RAF Rear Gunner

Discussion in 'The War In The Air' started by ozzy16, Oct 1, 2017.

  1. ozzy16

    ozzy16 Patron Patron

    Dan,
    Do you happen to have any photos of the aircrew mentioned in this thread, that you could possibly share with us here.?

    regards.......Graham.
     
  2. alieneyes

    alieneyes Senior Member

  3. Dan Cooper

    Dan Cooper Member

    Yes, I do, but unfortunately they are not the originals, only photocopies so the picture quality is not the best.

    Picture one is my great uncle Tony, and picture 2 is of the crew from the plane crash in January 1944. The pilot (who died saving them all - according to Tony's story), Navigator Snobby (Schnobb), bomb aimer, Glen (H.G Boissevain), Wireless operator, Pop (not sure of his actual name), Engineer Jock (J. C. Cunnings), Mid-upper gunner Mickey (H. L. Ludlow), and finally Tail Gunner Tony.
     

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  4. Dan Cooper

    Dan Cooper Member

    I'm not sure if I have the correct names to the faces as there are only 5 out of 7 of them in the photos, so I'm sorry if I got any wrong.
     
  5. Dan Cooper

    Dan Cooper Member

    About the plane crash, he writes:

    "It was 28th or 29th of January 1944.We had bombed Germany for the second time and had to go a long way round to fox the enemy defences.

    After having dropped our bombs successfully, we made our way home flying over the North Sea. Suddenly our skipper informed us that he was switching off two of his four engines, one on each side, because we were running out of fuel and may have to ditch into the sea!

    He then ordered Jock, Mickey, and me to take up our emergency crash positions; I came out of my turret shivering from head to toe at the thought of landing in the sea. It was freezing cold! We had a dinghy in one of our wings and we were each wearing a Mae West, but I still didn't like the thought of landing in the water.

    Pop (wireless), and Snobby (navigator) remained at their posts situated inside the fuselage behind the cockpit. There were no doors or separations in our aircraft, I was the only one completely shut off from the crew. Snobby was busy with his charts, while Pop tried to make contact with base. Glen (bomb aimer) and Second Pilot remained sitting next to our skipper in the cockpit.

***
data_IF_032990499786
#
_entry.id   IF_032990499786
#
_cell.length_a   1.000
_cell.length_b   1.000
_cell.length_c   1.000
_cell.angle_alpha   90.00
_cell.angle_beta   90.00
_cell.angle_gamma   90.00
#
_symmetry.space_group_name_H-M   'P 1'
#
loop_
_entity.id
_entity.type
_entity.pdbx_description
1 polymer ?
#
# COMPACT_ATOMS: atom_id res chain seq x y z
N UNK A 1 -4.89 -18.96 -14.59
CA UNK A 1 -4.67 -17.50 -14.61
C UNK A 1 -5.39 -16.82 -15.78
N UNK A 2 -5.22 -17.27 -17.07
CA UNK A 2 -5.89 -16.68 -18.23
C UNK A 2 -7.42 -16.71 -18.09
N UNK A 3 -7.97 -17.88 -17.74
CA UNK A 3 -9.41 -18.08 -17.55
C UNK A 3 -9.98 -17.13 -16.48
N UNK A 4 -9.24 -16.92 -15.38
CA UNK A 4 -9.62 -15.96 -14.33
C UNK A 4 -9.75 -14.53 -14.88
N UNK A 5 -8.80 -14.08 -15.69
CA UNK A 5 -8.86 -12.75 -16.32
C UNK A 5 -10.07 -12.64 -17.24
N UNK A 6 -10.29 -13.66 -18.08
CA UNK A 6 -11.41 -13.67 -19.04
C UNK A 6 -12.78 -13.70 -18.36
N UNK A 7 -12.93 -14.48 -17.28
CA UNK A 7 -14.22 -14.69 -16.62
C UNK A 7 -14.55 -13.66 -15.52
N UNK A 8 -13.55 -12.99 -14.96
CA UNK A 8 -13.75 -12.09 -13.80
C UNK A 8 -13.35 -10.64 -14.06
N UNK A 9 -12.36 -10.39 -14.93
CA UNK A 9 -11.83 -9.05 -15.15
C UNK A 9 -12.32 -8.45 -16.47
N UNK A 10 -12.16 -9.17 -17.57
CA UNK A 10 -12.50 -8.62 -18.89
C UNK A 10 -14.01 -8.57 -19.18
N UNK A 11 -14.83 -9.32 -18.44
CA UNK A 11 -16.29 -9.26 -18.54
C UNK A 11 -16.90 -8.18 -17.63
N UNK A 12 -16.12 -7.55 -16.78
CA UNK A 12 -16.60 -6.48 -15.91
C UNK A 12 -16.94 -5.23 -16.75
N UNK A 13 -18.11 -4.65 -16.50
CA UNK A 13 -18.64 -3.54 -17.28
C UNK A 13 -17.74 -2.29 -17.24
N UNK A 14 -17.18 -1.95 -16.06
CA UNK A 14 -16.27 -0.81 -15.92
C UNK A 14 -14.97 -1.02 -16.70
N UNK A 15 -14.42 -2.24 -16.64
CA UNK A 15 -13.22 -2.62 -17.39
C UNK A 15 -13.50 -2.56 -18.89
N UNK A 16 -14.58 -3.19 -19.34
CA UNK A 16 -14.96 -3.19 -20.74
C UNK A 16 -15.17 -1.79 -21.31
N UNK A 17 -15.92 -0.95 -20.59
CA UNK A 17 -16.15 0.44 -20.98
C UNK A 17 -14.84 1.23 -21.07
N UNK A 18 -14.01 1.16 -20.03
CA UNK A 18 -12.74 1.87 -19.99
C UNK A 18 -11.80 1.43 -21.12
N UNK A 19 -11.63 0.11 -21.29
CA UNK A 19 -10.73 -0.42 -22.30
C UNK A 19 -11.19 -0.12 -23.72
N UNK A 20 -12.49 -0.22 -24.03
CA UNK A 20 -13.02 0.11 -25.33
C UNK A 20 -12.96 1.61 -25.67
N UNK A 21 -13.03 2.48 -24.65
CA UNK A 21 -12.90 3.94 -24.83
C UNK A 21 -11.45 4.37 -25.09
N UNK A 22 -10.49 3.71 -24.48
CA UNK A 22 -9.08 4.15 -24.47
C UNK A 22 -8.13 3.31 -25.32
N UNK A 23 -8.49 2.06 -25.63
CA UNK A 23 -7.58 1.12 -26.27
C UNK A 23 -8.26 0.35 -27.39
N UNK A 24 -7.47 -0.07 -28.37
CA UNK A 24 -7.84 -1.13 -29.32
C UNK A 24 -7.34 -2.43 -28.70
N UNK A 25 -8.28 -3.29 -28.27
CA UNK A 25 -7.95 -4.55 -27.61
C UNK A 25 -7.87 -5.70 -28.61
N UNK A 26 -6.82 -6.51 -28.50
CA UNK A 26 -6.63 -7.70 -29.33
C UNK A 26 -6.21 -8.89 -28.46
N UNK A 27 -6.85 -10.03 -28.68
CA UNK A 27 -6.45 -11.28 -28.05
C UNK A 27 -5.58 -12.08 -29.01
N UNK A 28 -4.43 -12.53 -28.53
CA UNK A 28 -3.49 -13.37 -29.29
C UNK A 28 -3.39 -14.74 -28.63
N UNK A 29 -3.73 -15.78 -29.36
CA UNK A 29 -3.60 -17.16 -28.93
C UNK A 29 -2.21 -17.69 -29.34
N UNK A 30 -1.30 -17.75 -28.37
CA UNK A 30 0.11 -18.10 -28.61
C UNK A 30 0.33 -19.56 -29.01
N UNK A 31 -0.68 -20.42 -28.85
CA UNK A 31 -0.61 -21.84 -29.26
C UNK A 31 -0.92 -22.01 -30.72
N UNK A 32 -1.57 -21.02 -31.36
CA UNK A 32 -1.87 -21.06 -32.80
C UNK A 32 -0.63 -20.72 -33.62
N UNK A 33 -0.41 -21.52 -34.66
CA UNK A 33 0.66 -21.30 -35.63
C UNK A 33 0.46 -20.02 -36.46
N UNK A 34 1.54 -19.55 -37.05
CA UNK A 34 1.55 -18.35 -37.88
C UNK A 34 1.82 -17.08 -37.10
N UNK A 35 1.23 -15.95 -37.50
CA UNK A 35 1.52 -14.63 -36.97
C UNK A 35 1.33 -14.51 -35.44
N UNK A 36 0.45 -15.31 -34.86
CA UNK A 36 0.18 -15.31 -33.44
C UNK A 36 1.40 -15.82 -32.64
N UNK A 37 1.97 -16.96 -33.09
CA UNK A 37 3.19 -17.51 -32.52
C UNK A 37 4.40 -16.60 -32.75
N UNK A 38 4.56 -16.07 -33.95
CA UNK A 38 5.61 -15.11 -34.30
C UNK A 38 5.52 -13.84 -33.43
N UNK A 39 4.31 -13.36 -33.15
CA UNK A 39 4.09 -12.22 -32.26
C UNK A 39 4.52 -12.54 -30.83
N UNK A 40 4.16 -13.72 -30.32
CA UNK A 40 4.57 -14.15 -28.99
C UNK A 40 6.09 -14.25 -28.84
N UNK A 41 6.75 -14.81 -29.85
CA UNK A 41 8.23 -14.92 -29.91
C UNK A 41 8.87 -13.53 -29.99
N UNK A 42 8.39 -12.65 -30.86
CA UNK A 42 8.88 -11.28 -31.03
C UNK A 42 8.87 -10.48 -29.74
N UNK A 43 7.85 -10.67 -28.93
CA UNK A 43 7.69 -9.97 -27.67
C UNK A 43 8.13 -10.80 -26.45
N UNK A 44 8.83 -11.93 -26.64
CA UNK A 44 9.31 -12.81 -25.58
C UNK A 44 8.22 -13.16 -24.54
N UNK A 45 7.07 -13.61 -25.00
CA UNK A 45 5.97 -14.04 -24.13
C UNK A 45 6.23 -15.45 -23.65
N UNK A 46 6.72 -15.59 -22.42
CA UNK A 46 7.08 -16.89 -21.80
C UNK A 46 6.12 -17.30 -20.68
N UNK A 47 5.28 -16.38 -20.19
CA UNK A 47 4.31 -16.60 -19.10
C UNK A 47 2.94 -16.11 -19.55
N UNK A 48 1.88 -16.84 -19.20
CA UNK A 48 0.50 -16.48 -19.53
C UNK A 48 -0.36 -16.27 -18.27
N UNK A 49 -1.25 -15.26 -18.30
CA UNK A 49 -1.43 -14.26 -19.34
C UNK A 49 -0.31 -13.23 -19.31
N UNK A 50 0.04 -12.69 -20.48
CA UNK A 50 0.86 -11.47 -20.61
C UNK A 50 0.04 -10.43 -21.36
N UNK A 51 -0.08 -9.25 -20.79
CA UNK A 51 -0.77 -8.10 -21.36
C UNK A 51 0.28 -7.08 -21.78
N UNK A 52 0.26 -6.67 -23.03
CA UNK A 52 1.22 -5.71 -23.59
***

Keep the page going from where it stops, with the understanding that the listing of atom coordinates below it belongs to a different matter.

We were losing height and the Yorkshire coast was getting nearer. After further deliberation it was decided to keep going and try to land on an RAF aerodrome, which Pop had previously contacted. The emergency services were alerted and standing by. By the time we reached the aerodrome it was daylight - Skipper was making a sharp turn to line up with the runway and suddenly the other two remaining engines stopped.

    Our aircraft began to dive steeply. Skipper soon realized what was about to happen and ordered Glen to join us in the middle of the fuselage. What a skipper! The ground was coming up behind us at a terrifying speed; I could clearly see we were heading towards some large buildings surrounded by tall trees.

    As soon as our skipper ordered Glen to leave, I saw him leap to the middle section of the plane. Our skipper remained at the controls, trying to pull out of the dive, but it kept on gathering speed heading straight towards a large building I later found out was an RAF hospital. Whether it was luck or judgement on our skipper's side I don't know, but we missed the building by 300 meters and crashed in a small wooded area.

    At the time of impact I felt no pain at all; all I remember is seeing a very clear picture of my father, mother, and two sisters. Then everything went black. When I woke up I found myself lying on the damp, cold grass a few meters away from the fuselage. We didn't wear helmets in those days and I started to feel some pain on the top of my head - it was a bump as large as an egg. I stood up and looked around, still dazed. Both of the wings of the aircraft were ripped off and the nose and cockpit were compacted into the ground. The fuselage was scattered all over and hung from the tall trees. The whole area looked like a scrapyard. I noticed the large building in the background, it was the hospital, and I remember thinking, "Gee, they sure had a near miss!"

    I can vaguely remember a long line of people about 100 meters away, looking terrified, most of them nurses from the hospital.Then I saw some of my mates, and the rescue people arrived and took us to the hospital. As we left the crash site I saw Skipper laying on the grass with a deep hole in his head - poor Skipper had been killed outright. He was such a friendly unassuming guy. So brave and unselfish. There were many unknown and unacknowledged heroes during the war; Skipper was one of them."
     
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  6. Dan Cooper

    Dan Cooper Member

    I think it's fair to say my great uncle Tony had a pretty eventful year in 1944.

    Surviving a plane crash, getting shot down, evading the Nazis with the help of Belgian resistance, and then being betrayed and captured and sent to a POW camp.
     
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  7. ozzy16

    ozzy16 Patron Patron

    Thanks for sharing the photos, and the story (post 85) Dan, wonder who holds the originals ?
    The war took a terrible carnage of aircrew throughout the conflict, and so young they were to.
    All heroes everyone of them.

    regards........Graham.
     
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  8. Dan Cooper

    Dan Cooper Member